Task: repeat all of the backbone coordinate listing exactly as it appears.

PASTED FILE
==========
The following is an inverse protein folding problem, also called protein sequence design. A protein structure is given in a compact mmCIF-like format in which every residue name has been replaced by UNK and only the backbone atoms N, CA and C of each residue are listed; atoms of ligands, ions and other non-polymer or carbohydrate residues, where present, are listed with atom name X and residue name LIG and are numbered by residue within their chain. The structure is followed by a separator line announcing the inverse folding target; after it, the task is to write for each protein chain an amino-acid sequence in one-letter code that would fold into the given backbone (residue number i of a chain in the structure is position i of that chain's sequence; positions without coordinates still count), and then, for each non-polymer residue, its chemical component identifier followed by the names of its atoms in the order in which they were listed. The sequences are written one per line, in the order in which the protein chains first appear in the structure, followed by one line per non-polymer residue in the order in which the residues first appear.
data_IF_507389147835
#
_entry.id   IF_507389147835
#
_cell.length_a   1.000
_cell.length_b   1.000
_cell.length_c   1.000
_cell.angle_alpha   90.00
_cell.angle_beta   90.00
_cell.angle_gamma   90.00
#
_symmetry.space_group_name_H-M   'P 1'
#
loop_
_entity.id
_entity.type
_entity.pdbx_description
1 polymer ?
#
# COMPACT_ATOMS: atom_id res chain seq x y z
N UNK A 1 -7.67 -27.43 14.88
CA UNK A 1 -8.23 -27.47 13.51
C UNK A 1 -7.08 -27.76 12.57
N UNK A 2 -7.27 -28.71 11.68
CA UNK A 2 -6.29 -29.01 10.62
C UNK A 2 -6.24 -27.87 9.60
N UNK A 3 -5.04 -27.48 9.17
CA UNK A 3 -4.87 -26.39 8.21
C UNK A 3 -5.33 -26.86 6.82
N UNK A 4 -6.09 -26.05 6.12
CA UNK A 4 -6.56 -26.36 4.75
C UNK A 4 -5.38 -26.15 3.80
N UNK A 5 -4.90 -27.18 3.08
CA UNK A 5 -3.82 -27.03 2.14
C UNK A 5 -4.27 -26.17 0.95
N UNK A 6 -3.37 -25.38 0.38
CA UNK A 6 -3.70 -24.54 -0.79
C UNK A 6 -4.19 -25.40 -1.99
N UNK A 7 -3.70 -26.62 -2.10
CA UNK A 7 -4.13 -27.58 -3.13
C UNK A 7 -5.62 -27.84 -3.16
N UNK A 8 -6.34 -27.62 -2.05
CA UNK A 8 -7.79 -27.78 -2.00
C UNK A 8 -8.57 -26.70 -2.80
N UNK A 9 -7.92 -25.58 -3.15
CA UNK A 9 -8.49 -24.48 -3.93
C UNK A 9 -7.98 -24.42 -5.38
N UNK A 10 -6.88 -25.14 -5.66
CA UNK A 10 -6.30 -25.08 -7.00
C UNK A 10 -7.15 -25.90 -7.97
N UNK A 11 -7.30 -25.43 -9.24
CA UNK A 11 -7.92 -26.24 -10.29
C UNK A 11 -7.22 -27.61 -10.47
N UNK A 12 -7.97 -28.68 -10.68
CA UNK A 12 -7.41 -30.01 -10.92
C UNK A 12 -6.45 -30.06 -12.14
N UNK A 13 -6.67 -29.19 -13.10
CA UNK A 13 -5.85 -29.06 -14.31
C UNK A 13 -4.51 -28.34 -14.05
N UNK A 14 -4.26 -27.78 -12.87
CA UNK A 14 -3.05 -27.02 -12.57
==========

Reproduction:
The following is an inverse protein folding problem, also called protein sequence design. A protein structure is given in a compact mmCIF-like format in which every residue name has been replaced by UNK and only the backbone atoms N, CA and C of each residue are listed; atoms of ligands, ions and other non-polymer or carbohydrate residues, where present, are listed with atom name X and residue name LIG and are numbered by residue within their chain. The structure is followed by a separator line announcing the inverse folding target; after it, the task is to write for each protein chain an amino-acid sequence in one-letter code that would fold into the given backbone (residue number i of a chain in the structure is position i of that chain's sequence; positions without coordinates still count), and then, for each non-polymer residue, its chemical component identifier followed by the names of its atoms in the order in which they were listed. The sequences are written one per line, in the order in which the protein chains first appear in the structure, followed by one line per non-polymer residue in the order in which the residues first appear.
data_IF_507389147835
#
_entry.id   IF_507389147835
#
_cell.length_a   1.000
_cell.length_b   1.000
_cell.length_c   1.000
_cell.angle_alpha   90.00
_cell.angle_beta   90.00
_cell.angle_gamma   90.00
#
_symmetry.space_group_name_H-M   'P 1'
#
loop_
_entity.id
_entity.type
_entity.pdbx_description
1 polymer ?
#
# COMPACT_ATOMS: atom_id res chain seq x y z
N UNK A 1 -7.67 -27.43 14.88
CA UNK A 1 -8.23 -27.47 13.51
C UNK A 1 -7.08 -27.76 12.57
N UNK A 2 -7.27 -28.71 11.68
CA UNK A 2 -6.29 -29.01 10.62
C UNK A 2 -6.24 -27.87 9.60
N UNK A 3 -5.04 -27.48 9.17
CA UNK A 3 -4.87 -26.39 8.21
C UNK A 3 -5.33 -26.86 6.82
N UNK A 4 -6.09 -26.05 6.12
CA UNK A 4 -6.56 -26.36 4.75
C UNK A 4 -5.38 -26.15 3.80
N UNK A 5 -4.90 -27.18 3.08
CA UNK A 5 -3.82 -27.03 2.14
C UNK A 5 -4.27 -26.17 0.95
N UNK A 6 -3.37 -25.38 0.38
CA UNK A 6 -3.70 -24.54 -0.79
C UNK A 6 -4.19 -25.40 -1.99
N UNK A 7 -3.70 -26.62 -2.10
CA UNK A 7 -4.13 -27.58 -3.13
C UNK A 7 -5.62 -27.84 -3.16
N UNK A 8 -6.34 -27.62 -2.05
CA UNK A 8 -7.79 -27.78 -2.00
C UNK A 8 -8.57 -26.70 -2.80
N UNK A 9 -7.92 -25.58 -3.15
CA UNK A 9 -8.49 -24.48 -3.93
C UNK A 9 -7.98 -24.42 -5.38
N UNK A 10 -6.88 -25.14 -5.66
CA UNK A 10 -6.30 -25.08 -7.00
C UNK A 10 -7.15 -25.90 -7.97
N UNK A 11 -7.30 -25.43 -9.24
CA UNK A 11 -7.92 -26.24 -10.29
C UNK A 11 -7.22 -27.61 -10.47
N UNK A 12 -7.97 -28.68 -10.68
CA UNK A 12 -7.41 -30.01 -10.92
C UNK A 12 -6.45 -30.06 -12.14
N UNK A 13 -6.67 -29.19 -13.10
CA UNK A 13 -5.85 -29.06 -14.31
C UNK A 13 -4.51 -28.34 -14.05
N UNK A 14 -4.26 -27.78 -12.87
CA UNK A 14 -3.05 -27.02 -12.57